Does it get any better than this?
I've had my eye on the Yakitori grill for a long time.
It's not all that expensive but dang, do I have space for it? not really, would it be pretty darned cool to have? absolutely, do I really need to spend the money? no. Well, earlier this month I was in World Market and saw that it went on sale for half price, do I have space for it? I'll find some, I'll be the coolest cook on the block, and I'm saving money.
I couldn't wait to use it so I googled some Yakitori recipes. Here's what I did.
Marinate the chicken in a mixture of rice vinegar, mirin, soy sauce and sugar called Nanbansu.
Thread the marinated chicken onto bamboo skewers that have been soaked in water for 30 minutes, that helps prevent the skewers from burning.
Try and get some flat skewers, they are much easier to handle and the food doesn't spin on the skewers when you turn them on the grill.
I took them right out of the marinade and onto the skewers, I didn't pat them dry. I also threaded some pieces of spring onion on with the chicken.
I grilled them out on the patio under a blue canvas umbrella so the colors are not the best.
I followed the instructions that came with the grill and started the charcoal in the grill. I even hunted down the Japanese charcoal binchotan, which wasn't hard to find in my area. It's very similar to natural hard lump charcoal which will do just fine.
That's not a marshmallow, it's a firestarter.
I love how it snaps, crackles and pops.
Settle down with a few hors d'oeuvres, your beverage of choice and enjoy.
Actually, I found it very relaxing, I just sat there turning the skewers, sipping wine and enjoying the evening.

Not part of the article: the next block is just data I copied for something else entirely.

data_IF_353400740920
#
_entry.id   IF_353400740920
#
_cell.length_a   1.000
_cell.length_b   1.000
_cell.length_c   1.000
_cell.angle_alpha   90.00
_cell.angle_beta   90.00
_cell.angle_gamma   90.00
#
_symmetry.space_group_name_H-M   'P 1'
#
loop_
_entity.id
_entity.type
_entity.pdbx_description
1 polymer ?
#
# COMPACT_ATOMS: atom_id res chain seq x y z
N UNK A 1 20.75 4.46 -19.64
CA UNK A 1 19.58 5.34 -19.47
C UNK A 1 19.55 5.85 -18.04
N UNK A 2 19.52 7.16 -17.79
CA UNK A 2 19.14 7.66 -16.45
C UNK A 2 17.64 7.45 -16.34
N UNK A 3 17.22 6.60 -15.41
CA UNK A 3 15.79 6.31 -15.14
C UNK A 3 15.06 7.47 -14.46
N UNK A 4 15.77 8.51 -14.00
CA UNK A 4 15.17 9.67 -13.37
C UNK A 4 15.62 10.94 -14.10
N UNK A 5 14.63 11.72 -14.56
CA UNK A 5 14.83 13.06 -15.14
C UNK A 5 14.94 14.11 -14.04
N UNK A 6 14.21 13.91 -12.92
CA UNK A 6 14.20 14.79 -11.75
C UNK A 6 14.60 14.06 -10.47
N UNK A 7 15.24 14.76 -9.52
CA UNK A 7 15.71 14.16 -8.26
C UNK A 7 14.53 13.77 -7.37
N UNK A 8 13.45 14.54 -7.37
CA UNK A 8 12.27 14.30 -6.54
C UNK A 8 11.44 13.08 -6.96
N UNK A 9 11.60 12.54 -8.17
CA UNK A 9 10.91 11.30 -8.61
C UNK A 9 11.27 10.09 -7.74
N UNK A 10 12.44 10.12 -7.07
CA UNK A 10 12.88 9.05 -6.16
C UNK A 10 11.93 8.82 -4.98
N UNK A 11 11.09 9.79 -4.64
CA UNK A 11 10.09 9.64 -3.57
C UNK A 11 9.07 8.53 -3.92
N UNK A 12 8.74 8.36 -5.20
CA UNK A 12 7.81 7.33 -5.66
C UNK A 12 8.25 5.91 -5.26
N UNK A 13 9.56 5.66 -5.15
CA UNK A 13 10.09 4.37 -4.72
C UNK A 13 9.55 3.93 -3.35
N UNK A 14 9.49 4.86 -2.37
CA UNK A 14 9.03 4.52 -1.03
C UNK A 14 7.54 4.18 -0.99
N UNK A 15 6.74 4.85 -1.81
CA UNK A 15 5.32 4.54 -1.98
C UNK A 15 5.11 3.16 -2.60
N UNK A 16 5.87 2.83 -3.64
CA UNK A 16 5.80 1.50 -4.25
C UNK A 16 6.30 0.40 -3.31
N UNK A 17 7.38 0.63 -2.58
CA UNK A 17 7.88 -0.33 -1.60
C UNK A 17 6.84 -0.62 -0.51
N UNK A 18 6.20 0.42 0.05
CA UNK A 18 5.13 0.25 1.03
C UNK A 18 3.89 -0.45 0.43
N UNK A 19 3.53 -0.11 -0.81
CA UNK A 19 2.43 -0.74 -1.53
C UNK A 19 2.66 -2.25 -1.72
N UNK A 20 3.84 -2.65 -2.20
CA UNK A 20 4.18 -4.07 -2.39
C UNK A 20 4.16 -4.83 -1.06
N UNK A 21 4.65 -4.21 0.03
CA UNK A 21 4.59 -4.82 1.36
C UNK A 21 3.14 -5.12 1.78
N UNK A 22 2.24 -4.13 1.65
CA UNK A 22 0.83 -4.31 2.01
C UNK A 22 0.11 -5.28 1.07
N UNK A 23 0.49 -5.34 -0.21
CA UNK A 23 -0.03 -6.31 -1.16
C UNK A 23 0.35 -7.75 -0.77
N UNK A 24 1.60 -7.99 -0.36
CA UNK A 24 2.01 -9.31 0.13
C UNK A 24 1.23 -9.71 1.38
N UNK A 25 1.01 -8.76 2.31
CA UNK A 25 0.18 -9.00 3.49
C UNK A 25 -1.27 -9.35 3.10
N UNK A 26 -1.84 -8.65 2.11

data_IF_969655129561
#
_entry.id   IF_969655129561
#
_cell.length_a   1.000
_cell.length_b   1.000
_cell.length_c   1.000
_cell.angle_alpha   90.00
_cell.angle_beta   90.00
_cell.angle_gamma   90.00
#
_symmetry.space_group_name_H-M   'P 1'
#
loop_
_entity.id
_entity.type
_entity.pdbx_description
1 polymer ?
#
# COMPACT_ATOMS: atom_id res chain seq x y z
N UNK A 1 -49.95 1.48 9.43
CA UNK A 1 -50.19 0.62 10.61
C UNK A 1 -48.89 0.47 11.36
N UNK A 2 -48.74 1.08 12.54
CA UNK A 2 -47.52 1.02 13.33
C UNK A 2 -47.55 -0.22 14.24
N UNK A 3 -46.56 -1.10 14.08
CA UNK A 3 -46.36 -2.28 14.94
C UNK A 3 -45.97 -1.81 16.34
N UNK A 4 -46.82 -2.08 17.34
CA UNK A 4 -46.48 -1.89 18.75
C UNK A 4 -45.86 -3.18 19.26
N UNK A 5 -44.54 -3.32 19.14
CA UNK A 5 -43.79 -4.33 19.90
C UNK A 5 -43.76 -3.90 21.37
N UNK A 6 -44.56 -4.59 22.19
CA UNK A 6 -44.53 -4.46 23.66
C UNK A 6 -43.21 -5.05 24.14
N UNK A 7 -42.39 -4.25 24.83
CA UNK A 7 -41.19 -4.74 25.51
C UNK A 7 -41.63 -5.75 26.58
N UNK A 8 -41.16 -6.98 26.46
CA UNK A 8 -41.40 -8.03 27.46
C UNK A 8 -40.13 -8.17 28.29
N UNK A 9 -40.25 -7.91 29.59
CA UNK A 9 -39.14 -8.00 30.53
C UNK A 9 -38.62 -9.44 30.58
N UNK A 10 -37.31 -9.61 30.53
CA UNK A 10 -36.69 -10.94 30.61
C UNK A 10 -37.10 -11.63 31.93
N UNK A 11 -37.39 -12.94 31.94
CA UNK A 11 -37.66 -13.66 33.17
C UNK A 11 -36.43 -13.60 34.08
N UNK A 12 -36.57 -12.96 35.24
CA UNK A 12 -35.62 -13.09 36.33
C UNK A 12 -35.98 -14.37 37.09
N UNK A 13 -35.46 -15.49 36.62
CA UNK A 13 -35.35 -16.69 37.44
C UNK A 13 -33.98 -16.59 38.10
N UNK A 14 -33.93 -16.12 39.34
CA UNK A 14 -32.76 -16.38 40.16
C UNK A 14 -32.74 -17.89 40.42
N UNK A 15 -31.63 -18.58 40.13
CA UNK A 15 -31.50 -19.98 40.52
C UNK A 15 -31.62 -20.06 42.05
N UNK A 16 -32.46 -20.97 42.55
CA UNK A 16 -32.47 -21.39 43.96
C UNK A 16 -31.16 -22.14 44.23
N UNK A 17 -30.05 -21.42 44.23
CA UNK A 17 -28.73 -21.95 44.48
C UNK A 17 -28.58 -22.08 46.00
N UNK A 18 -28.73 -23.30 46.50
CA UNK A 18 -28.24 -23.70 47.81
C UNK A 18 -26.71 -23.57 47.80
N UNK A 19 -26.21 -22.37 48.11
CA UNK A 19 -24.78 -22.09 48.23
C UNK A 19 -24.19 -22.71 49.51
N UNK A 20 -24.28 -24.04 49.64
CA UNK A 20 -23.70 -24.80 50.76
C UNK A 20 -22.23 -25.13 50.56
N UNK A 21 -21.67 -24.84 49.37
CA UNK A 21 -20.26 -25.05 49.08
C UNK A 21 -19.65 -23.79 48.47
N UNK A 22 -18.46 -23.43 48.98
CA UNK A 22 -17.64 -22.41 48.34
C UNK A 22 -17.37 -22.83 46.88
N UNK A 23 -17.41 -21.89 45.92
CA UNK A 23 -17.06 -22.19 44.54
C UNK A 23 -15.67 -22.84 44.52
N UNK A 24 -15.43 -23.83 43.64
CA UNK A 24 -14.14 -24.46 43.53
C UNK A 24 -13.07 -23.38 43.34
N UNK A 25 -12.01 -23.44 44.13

Yakitori Nanbansu, Sweet and Sour Grilled Chicken Skewers
- For the Nanbansu Marinade and Dip:
1/2 cup rice vinegar (120ml)
1/2 cup mirin (120ml)
1/4 cup soy sauce (60ml)
1/4 cup sugar (1 3/4 ounces; 50g)
- For the Chicken Skewers:
1 pound boneless skinless chicken breast and/or thighs (450g), cut into 1 1/2- to 2-inch pieces
Shichimi togarashi or yuzu kosho, for serving (optional; see note)
- For the Nanbansu Marinade and Dip:
In a small saucepan, combine soy sauce, vinegar, mirin, and sugar and cook over medium heat, stirring, until the sugar is dissolved. Nanbansu will keep, covered, in the refrigerator for up to 1 month.
- For the Chicken Skewers: zipper-lock bag (if using breast and thigh meat together, place each in a separate bag). Pour 2/3 Place chicken meat in a 1-gallon cup marinade into the bag (or 1/3 cup into each bag), press out the air, and seal. Let marinate 8 hours.
Soak wooden skewers in water for at least 30 minutes (to prevent them from burning up on the grill). Light one chimney full of charcoal. When all the charcoal is lit and covered with gray ash, pour out and spread the coals evenly over half of coal grate. Alternatively, set half the burners of a gas grill to high heat. Set cooking grate in place, cover grill, and allow to preheat for 5 minutes. Clean and oil the grilling grate.
Meanwhile, thread 5 to 6 pieces of chicken (keeping breast and thigh meat separate) onto each skewer, pushing the pieces together so that they’re touching. (This will keep the meat from drying out, but will ensure that the exteriors get crispy.)
Grill chicken skewers over high heat, turning frequently, until well browned outside and cooked through on the inside, about 10 minutes total. If chicken begins to burn at any point, move to cooler side of grill to finish cooking. Serve chicken skewers with the remaining nanbansu on the side for dipping.
If you like, you can also sprinkle some shichimi togarashi (Japanese chili blend) onto the skewers or mix a little yuzu kosho into the nanbansu dipping sauce for some extra flavor and heat.
Recipe from Michael Harlan Turkell Serious Eats